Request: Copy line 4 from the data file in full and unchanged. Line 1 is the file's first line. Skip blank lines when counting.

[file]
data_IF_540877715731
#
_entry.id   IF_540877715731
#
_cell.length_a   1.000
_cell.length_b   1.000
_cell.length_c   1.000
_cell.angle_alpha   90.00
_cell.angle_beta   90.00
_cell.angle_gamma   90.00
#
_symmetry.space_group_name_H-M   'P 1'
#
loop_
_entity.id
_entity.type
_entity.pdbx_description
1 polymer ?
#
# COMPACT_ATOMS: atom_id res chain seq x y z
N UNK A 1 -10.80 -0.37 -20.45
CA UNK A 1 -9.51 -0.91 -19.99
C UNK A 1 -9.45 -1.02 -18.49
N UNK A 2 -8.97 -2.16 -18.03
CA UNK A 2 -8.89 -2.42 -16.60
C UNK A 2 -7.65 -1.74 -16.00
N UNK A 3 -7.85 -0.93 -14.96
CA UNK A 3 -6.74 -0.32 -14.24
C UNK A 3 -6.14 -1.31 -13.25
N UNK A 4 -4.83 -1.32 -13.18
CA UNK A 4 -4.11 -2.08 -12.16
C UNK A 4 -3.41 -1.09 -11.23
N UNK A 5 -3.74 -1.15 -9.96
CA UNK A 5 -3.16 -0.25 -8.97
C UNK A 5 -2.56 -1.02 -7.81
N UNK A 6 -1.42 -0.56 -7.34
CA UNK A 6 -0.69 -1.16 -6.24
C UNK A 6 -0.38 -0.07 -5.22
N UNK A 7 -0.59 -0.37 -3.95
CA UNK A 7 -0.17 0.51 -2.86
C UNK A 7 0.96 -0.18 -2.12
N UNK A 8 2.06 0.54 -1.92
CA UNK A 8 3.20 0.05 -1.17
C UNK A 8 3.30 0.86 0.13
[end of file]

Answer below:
#